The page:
Wonders and Marvels

<i>The Amazing Adventures of Kavalier and Clay</i> by Michael Chabon (Fourth Estate, &pound;12, 659pp)
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The Independent Culture

Has there ever been an art form more ideally suited to the American experiment than that of the superhero comic strip? In their mixture of triumphant individualism and innocent homosociality (Batman needs his Robin as surely as Ishmael needed Queequeg or Huck needed Jim), these iconic cartoons embody the very spirit of their culture. Democratic in their populism, transcendent in design, they occupy a space in which the egalitarian politics of Everyman are guarded by the steadfast righteousness of Superman - the point being that these two figures are one and the same. Within every grey-flannel suit can be found the cape of a crusader, beneath every suburb lurks a Gotham in need of his patriotic vigilance.

Has there ever been an art form more ideally suited to the American experiment than that of the superhero comic strip? In their mixture of triumphant individualism and innocent homosociality (Batman needs his Robin as surely as Ishmael needed Queequeg or Huck needed Jim), these iconic cartoons embody the very spirit of their culture. Democratic in their populism, transcendent in design, they occupy a space in which the egalitarian politics of Everyman are guarded by the steadfast righteousness of Superman - the point being that these two figures are one and the same. Within every grey-flannel suit can be found the cape of a crusader, beneath every suburb lurks a Gotham in need of his patriotic vigilance.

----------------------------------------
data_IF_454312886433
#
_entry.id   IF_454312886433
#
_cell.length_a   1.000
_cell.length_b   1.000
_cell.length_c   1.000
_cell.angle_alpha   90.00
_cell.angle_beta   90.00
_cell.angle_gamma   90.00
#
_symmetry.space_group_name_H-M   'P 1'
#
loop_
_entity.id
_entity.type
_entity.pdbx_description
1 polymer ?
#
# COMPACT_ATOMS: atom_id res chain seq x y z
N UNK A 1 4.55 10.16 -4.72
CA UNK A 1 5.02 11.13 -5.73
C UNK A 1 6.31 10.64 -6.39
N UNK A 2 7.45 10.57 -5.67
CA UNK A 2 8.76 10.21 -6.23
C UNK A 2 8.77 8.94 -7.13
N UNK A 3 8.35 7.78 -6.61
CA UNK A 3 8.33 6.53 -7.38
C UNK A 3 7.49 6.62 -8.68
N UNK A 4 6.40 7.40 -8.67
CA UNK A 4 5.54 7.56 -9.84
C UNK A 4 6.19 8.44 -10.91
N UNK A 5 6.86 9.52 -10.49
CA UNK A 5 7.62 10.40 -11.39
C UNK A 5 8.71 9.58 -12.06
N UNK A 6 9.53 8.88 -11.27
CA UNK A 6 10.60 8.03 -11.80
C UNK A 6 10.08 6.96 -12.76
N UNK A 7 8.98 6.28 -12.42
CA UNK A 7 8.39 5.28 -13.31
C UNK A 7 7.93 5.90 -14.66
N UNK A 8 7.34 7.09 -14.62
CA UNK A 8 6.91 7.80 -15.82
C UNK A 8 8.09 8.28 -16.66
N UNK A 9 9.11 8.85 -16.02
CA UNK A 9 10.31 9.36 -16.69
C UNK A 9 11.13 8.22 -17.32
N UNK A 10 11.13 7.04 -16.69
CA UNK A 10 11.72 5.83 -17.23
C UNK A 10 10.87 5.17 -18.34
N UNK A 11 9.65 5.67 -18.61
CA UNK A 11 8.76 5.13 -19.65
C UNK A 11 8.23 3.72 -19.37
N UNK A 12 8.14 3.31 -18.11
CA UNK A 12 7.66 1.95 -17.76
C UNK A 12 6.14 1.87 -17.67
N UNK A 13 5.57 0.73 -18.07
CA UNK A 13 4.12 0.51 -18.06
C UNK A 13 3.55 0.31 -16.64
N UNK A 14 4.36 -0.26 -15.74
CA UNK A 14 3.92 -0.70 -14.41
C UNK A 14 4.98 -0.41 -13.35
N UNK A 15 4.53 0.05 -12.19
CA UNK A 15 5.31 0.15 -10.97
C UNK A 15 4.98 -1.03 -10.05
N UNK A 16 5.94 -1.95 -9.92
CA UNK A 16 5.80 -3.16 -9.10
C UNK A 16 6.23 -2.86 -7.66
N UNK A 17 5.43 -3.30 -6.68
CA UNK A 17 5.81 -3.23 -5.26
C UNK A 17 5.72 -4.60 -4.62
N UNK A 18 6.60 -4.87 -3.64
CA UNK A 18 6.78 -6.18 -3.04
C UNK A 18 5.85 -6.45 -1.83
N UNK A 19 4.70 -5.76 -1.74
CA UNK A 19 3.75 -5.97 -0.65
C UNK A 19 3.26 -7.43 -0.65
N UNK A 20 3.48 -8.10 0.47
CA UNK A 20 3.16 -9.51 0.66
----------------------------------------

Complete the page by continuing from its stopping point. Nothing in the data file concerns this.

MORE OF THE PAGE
Michael Chabon's dazzling new novel explores the golden age of the comic hero in the build-up to the Second World War. Josef Kavalier is a refugee from Prague, a young Jewish artist who smuggled himself out just as the seeds of anti-Semitism were beginning to take root. He goes to live with the Klaymans - his aunt and his cousin, cramped in a New York apartment. In the early hours of every night, with the frenzied imagination of mid-adolescence, the two boys become immersed in fantasies of retribution, exile and revenge.

Their hero is Harry Houdini, a figure who represents all the magical defiance and physical alchemy of the immigrant American. Escape becomes their metaphor for radical self-assertion.

Combine this fascination with their addiction to comics, and they soon find themselves story-boarding their own strip, "The Escapist": "No cuffs can hold him. No lock is secure. Coming to the rescue of those who toil in the chains of tyranny and injustice. Houdini, but mixed with Robin Hood and a little bit of Albert Schweitzer."

The idea is snapped up by a press baron and Joe and Sam become the driving force behind Empire Comics Inc. They milk the strip's propaganda value, transforming rage at the Nazis into narratives in which their hero battles against the forces of goose-stepping Evil.

Chabon has done his research and the novel excels at capturing America's ambivalence to the war before Pearl Harbour. He takes us on detours into the American Aryan League, the politics of isolationism, and the ways in which the war in Europe helped to rescue America from its Great Depression.

Not that he ever loses the human touch. A good third of the book is taken up with the romances of his protagonists. While Joe courts Rosa, a Jewish activist, Sam falls for the man who is playing his comic creation on the radio. Their affair ends with a police raid, and Sam marries Rosa when his cousin enlists in the Air Force. This love triangle plays itself out with a tender dexterity - a series of bittersweet vignettes that alternate between a sexless marriage in New York and the unforgiving isolation of an air base in the Antarctic.

The prose of the novel is as ambitious as its scope, bristling with precision and urgency. Chabon has always been an elegant stylist, but here he plays off his poetic flourishes against ironic understatement. When the war is over, so is their empire. Commies have replaced Nazis as the villains, and there is growing anxiety about the effect of comics on youth.

The novel reaches its denouement with a melancholy warmth, the future looming as both promise and threat. It has been an epic journey, one that has succeeded in welding the panoramic eye of Theodore Dreiser to the absurdist tragedies of the 1940s. Chabon has not so much attempted the great American novel as brought to life the idea that it had already been written - week by week, in the humble heroism of the comic book.

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